ment on a committee of an absent member should not
operate as a disqualification to serve. Mr. E. WHIT TLESEY called for the yeas and nays on the motion of Mr. Boon to postpone the considera. tion of the subject until Thursday next. The yeas and nays were ordered, and, being taken, were: Yeas 33, nays 148. So the motion to postpone was lost. Mr. MERCER then withdrew his motion to postpone until to-morrow, arod moved to amend the motion of Mr. Whitrles EY by adding the following words: “And that the absence of a member shall not be regarded as a disqualification for an appointment upon a committee.” Mr. A. MANN moved that the House do now adjourn. The SPEAKER suggested that no day had been fixed for the consideration of the order. Mr. WARDWELL then moved that the further consideration of the order be postponed until to-morrow; which motion was agreed to. On motion of Mr. A. MANN, it was ordered that the daily hour to which the House should stand adjourned should be 12 o'clock, until otherwise ordered. After passing the usual order for supplying the mem. bers with newspapers, The House adjourned.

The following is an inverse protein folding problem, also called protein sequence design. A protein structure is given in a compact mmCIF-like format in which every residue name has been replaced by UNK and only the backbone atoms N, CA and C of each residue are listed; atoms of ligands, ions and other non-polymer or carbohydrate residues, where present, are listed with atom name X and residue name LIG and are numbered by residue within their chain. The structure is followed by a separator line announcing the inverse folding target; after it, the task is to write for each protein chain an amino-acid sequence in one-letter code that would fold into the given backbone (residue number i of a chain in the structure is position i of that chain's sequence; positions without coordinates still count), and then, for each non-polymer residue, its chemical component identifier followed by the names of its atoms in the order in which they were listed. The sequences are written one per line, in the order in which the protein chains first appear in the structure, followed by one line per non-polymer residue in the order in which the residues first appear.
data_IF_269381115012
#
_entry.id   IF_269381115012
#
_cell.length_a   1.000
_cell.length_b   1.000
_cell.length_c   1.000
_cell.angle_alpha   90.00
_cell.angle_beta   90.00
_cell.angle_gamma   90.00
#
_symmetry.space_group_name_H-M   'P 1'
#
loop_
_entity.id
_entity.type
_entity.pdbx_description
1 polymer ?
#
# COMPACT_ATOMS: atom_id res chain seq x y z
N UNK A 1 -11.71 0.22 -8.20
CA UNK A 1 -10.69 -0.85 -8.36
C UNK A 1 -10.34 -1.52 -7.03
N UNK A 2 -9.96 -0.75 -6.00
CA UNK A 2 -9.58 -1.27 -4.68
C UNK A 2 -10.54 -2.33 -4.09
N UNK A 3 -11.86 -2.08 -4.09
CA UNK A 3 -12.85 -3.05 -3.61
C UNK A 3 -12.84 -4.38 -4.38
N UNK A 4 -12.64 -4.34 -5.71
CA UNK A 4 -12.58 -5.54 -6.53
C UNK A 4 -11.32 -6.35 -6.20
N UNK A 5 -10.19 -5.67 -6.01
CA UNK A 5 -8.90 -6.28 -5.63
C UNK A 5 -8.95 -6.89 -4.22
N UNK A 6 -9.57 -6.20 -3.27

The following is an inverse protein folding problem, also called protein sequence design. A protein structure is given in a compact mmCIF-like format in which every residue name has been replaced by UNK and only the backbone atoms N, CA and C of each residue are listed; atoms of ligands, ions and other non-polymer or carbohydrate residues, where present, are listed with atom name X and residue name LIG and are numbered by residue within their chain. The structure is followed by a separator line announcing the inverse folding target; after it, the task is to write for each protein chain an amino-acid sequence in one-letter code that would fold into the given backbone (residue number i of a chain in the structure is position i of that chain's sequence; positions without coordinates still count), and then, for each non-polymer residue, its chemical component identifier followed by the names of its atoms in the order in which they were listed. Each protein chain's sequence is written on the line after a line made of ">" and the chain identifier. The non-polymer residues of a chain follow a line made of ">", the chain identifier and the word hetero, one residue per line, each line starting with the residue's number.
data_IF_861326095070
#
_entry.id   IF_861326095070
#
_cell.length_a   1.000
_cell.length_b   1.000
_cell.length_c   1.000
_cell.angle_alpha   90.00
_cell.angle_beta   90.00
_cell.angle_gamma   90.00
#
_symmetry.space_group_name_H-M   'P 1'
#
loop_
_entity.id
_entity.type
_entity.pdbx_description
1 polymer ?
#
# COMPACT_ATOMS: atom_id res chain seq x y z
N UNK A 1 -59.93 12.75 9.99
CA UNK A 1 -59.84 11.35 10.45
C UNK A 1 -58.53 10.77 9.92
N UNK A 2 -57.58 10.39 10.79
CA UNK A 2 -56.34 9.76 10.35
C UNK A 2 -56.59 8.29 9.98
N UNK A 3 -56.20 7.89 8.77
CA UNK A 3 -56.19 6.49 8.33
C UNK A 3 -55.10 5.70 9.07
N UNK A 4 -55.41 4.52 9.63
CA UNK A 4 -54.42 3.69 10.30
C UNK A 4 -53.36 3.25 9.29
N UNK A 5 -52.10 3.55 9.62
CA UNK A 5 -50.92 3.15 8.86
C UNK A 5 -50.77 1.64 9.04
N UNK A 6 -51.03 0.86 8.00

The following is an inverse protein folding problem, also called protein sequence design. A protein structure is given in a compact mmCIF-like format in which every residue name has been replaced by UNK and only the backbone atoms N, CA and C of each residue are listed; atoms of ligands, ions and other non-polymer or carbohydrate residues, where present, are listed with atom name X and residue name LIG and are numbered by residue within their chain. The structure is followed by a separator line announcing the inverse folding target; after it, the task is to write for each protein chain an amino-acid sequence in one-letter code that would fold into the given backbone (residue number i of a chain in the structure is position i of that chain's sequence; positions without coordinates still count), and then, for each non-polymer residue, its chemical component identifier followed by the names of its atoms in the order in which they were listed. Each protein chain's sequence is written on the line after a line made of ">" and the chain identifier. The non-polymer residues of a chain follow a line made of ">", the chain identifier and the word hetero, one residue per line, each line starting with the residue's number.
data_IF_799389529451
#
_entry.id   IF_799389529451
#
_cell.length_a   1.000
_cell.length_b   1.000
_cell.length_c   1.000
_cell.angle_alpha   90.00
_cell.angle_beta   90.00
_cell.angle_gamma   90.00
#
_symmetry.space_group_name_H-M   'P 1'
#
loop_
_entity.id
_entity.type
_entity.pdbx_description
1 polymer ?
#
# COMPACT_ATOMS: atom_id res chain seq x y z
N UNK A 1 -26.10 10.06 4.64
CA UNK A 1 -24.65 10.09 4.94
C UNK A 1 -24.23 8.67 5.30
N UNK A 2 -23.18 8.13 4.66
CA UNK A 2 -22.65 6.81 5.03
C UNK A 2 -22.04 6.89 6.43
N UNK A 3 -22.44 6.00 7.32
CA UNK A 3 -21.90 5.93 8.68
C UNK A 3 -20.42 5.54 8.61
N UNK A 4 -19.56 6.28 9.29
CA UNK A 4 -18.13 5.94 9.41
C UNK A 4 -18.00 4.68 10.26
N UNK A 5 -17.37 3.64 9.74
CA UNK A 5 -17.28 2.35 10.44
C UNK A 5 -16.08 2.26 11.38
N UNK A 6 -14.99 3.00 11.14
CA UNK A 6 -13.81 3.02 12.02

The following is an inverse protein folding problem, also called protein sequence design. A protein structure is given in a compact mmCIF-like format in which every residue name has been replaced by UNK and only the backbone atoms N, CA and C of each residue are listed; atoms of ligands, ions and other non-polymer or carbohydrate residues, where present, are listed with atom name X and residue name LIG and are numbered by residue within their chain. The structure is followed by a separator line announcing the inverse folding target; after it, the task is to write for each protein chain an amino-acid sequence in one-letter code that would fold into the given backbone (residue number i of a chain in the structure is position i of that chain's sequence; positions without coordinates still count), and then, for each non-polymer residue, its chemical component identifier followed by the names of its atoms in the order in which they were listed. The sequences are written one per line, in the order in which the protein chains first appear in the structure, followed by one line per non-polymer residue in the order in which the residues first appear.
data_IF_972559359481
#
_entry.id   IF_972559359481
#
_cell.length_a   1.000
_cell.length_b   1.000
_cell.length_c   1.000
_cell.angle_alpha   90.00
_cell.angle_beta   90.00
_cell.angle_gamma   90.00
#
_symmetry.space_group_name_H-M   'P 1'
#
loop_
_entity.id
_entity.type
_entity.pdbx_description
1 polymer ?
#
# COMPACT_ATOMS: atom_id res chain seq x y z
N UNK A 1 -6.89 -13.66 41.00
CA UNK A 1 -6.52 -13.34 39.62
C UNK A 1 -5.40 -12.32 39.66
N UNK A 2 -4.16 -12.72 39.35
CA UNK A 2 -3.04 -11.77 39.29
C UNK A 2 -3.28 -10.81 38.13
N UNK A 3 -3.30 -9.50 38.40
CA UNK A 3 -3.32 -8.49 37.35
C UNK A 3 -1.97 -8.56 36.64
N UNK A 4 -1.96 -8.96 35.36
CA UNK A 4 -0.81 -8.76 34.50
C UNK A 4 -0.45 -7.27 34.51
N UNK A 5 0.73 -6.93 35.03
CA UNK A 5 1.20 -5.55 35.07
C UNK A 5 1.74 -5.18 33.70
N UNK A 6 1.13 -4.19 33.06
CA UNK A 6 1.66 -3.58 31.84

TUEs Day, DEcEM B En 6.
The Hon. John You Ng, elected a member from the State of New York, to supply the vacancy occasioned by the resignation of Philo C. Fuller, appeared this day, was qualified, and took his seat.
Mr. D. J. PFAltCE rose and informed the House that the joint committee oppointed on yesterday to wait on the President of the United States, and inform him that the two Houses had convened, and were ready to re. ceive such communication as he might think proper to make, had performed their duty; and that they had been directed by the President to say that, at 12 o'clock this day, he would make a communication, in writing, to both Houses.
ALTERATION OF RULES.
Mr. E. whit TLESEY gave notice that he would, on to-morrow, submit a motion to alter the 15th rule of the House, which is now in the following terms:
“15. After six days from the commencement of a second or subsequent session of any Congress, all bills, resolutions, and reports, which originated in the House, and at the close of the next Preceding session remained undetermined, shall be resumed and acted on in the same manner as if an adjournment had not taken place.”